Wednesday, August 1, 2012

Heat-Buster Roasted Chicken

Ever since I discovered the David’s Herbs stand at the farmers market sells free-range whole chickens, I have craved a lovely roasted bird. A chicken in the oven surrounded by potatoes and carrots is perhaps one of my favorite meals. I love the aroma that fills the house as the bird becomes brown and succulent while the vegetables are infused by its flavor. Oh my.

Unfortunately Kansas is going through a long streak of 100-plus degree days this summer. Even with air conditioning, I try to avoid turning on the oven for any length of time except early in the morning or late in the evening, which doesn't work for our dinner schedule.

Slow cooker to the rescue! I put the chicken inside and 8 hours later had a lovely fall-off-the-bone roasted bird.

When I told the man who sold me the chicken (David? I’ll have to ask.) that I planned to roast it in a Crock-Pot, he suggested crumbling up balls of foil to put under the bird, which will keep it out of the juices and allow it to roast instead of stew. It’s a great idea, but since I planned on cooking vegetables with the bird, I decided to use them to hold the chicken out of the broth below.

The only difference between an oven-roasted and Crock-Pot roasted chicken is the latter doesn’t have a brown, crispy skin. I considered browning it in a hot skillet, which would give the skin color, but decided it was the meat inside that counted. If you want brown skin, give this a try. However, it will not be crisp after hours of slow cooking.

My oven-roasted bird is also basted in butter to get that brown, crispy skin, so the slow cooker way of roasting is lower in fat. And after I removed the bird and vegetables, I had a lovely broth left over.

The chicken was moist and savory and the vegetables were full of flavor. The Picky Eater loved the dinner. After he cleaned his plate, he said, “I could eat this every night.”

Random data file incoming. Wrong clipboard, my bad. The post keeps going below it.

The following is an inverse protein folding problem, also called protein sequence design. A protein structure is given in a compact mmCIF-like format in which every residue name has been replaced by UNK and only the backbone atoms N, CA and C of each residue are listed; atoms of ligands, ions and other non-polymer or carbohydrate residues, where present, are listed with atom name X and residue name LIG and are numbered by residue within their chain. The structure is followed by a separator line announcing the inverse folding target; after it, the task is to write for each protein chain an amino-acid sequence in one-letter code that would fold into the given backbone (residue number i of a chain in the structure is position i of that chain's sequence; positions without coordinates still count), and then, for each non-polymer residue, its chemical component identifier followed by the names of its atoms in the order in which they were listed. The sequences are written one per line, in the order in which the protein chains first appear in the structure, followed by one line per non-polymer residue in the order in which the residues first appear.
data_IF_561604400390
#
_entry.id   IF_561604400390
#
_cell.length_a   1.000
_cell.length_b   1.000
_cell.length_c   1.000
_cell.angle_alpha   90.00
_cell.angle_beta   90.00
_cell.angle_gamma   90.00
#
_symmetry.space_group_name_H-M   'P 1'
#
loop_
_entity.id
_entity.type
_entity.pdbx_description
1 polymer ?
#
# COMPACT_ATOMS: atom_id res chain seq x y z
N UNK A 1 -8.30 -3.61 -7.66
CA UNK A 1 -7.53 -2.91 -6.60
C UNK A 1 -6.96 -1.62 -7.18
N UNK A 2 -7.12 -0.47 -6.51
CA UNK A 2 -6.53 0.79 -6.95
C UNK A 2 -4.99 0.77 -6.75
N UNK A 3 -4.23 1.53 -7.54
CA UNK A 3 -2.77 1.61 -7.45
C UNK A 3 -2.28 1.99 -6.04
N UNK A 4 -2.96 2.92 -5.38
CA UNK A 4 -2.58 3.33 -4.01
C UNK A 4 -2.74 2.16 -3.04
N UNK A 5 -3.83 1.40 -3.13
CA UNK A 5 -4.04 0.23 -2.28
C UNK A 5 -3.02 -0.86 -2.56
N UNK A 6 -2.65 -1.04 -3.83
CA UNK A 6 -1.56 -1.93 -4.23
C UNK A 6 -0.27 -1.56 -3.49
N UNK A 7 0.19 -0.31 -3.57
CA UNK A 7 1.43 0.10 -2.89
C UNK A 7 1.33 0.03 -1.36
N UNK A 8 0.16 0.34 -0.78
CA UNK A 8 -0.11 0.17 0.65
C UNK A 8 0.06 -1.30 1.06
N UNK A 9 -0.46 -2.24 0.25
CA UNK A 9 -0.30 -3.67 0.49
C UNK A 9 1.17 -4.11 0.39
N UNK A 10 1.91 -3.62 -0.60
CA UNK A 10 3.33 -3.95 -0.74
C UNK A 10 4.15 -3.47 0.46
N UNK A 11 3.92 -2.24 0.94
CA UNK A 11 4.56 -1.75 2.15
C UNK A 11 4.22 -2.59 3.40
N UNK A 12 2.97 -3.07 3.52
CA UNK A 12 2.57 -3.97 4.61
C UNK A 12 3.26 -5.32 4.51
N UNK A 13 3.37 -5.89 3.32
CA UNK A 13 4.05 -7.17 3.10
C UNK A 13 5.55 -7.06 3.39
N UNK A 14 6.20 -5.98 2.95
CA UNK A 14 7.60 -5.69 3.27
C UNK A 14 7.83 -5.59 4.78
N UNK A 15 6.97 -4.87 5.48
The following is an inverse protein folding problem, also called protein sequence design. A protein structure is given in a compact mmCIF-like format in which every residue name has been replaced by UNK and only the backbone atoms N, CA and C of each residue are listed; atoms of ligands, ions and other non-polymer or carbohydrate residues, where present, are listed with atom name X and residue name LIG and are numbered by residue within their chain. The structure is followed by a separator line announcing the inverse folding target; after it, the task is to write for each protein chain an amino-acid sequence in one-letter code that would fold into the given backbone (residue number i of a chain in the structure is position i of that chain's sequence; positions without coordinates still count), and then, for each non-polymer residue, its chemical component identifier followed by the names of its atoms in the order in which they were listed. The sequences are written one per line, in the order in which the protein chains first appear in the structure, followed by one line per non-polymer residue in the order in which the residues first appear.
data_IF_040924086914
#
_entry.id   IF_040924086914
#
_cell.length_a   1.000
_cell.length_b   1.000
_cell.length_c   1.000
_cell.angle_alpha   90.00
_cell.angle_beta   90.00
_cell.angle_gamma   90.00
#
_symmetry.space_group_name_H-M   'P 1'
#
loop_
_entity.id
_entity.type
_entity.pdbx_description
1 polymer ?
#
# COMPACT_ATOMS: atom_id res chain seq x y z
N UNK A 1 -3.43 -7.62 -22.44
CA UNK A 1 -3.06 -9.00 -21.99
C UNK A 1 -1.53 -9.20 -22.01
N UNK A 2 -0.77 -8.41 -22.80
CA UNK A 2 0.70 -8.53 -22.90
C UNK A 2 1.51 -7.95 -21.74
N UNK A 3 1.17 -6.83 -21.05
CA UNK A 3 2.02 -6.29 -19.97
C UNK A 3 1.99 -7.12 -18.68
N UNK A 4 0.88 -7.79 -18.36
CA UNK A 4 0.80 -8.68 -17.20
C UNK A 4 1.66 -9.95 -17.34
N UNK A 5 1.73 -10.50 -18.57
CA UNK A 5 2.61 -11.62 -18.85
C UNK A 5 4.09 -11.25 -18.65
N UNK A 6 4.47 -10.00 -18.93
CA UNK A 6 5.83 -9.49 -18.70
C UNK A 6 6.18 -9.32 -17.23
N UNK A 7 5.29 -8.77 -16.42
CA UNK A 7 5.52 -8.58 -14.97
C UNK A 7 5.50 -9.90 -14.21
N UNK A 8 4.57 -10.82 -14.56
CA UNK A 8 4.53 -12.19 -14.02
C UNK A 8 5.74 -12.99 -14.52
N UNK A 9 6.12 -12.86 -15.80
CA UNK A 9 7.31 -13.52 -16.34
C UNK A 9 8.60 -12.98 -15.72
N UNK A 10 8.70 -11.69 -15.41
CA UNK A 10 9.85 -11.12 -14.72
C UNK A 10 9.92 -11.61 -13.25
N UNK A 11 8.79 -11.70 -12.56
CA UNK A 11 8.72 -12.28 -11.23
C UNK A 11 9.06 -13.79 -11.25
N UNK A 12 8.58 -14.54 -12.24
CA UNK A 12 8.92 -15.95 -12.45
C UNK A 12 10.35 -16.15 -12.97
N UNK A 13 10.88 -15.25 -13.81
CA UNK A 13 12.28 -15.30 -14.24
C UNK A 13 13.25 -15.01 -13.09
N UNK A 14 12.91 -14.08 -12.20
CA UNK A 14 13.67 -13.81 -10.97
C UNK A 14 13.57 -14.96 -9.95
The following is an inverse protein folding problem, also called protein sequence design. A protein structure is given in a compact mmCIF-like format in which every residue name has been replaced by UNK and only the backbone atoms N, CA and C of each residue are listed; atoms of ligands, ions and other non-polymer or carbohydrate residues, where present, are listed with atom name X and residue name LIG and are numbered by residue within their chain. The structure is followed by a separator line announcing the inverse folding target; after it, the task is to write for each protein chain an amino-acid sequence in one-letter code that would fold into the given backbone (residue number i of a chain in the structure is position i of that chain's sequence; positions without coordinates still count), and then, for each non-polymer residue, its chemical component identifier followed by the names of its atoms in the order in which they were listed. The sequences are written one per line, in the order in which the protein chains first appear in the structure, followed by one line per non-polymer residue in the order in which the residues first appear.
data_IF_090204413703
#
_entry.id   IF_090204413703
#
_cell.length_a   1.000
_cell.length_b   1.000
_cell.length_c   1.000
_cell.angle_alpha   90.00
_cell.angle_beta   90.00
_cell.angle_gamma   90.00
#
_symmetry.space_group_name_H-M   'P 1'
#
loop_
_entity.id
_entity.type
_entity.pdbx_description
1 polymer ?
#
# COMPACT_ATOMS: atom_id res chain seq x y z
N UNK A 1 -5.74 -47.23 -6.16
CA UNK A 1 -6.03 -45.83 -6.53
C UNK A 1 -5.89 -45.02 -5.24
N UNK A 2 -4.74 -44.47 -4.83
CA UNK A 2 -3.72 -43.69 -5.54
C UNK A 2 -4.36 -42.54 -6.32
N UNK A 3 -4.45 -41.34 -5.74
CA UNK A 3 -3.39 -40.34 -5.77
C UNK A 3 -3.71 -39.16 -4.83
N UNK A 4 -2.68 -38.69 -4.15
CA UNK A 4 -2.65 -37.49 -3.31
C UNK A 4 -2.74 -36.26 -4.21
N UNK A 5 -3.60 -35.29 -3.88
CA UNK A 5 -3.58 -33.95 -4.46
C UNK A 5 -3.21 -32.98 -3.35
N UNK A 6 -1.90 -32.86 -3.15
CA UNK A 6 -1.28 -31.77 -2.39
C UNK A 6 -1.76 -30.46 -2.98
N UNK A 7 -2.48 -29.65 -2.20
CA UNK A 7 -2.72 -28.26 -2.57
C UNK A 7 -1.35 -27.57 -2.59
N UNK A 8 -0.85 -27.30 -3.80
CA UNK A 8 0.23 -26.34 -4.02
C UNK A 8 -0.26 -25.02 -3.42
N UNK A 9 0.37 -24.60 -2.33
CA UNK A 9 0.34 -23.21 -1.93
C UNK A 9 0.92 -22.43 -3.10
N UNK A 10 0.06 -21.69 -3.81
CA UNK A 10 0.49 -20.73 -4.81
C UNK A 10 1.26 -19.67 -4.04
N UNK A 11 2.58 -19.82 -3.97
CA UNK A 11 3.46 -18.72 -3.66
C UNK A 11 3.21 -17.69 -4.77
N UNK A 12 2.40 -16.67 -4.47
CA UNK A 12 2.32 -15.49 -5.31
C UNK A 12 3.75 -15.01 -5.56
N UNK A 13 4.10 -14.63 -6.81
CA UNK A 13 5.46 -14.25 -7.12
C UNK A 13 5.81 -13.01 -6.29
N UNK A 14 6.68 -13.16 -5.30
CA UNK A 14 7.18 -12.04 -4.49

I guess I’ll have to make this again. And again. And again…

Slow Cooker Roasted Chicken

1 4-pound chicken
1 large onion, cut into 4 wedges
4 stalks celery, cut into 3-inch pieces
Potatoes, skin on and cut to equal size
Carrots, peeled and cut into 2-inch pieces
A bunch of fresh thyme
1 4-inch rosemary stem
Salt and freshly ground black pepper, to taste
1/4 cup water

In the slow cooker, place the vegetables in the bottom, saving an onion wedge for the chicken. Sprinkle with salt and pepper and scatter fresh thyme stems on top. Pour in the water.

Rinse the chicken and dry with paper towels. Sprinkle salt and pepper inside the cavity and then insert the remaining onion wedge, rosemary stem, and some thyme stems. Sprinkle salt and pepper on the outside of the chicken.

Place the chicken on top of the vegetables. Cover and cook on low for 8 to 10 hours, or until the meat reaches a temperature of at least 165 degrees.


  1. You just cannot beat a roast chicken. Good idea to use the slow cooker to keep the heat down in the house. I tend to discard the skin anyway so a lack of crispy skin just removes the temptation and the herb infused meat would more than make up.

  2. The picky 5 stars to Lindas roasted chicken dinner...and yes I could eat this every night...along with Lindas pot roast dinner...along with Lindas chicken soup...along with Lindas mexican tortia soup...and everything else she cooks all 5 stars!!!THE PICKY EATER---

  3. LOL Hi Sweetheart! Readers, The Picky Eater is my wonderful husband, Michael, who is a big fan of my cooking...most of the time. ;)Thanks, Sweetie, for all of your support!

  4. I wouldn't have thought a slow cooker could be used to roast a chicken. Good to know!

  5. Oh, that chicken looks sooo good, and served with potatoes and corn, mmm, I want to be at that dinner table! :)

  6. It took me the longest time to finally give in to "roasting" a chicken in the slow cooker but once I did, I was hooked. I'll take that lovely stock in lieu of the crispy fat any day! And so will my waist:)

    I think it's adorable that the "Picky Eater" is so supportive. Very cute:)

    Thanks for sharing, Linda...

  7. Would this be the closest thing to a rotisserie chicken without having a rotisserie cooker? Or can you suggest a different recipe?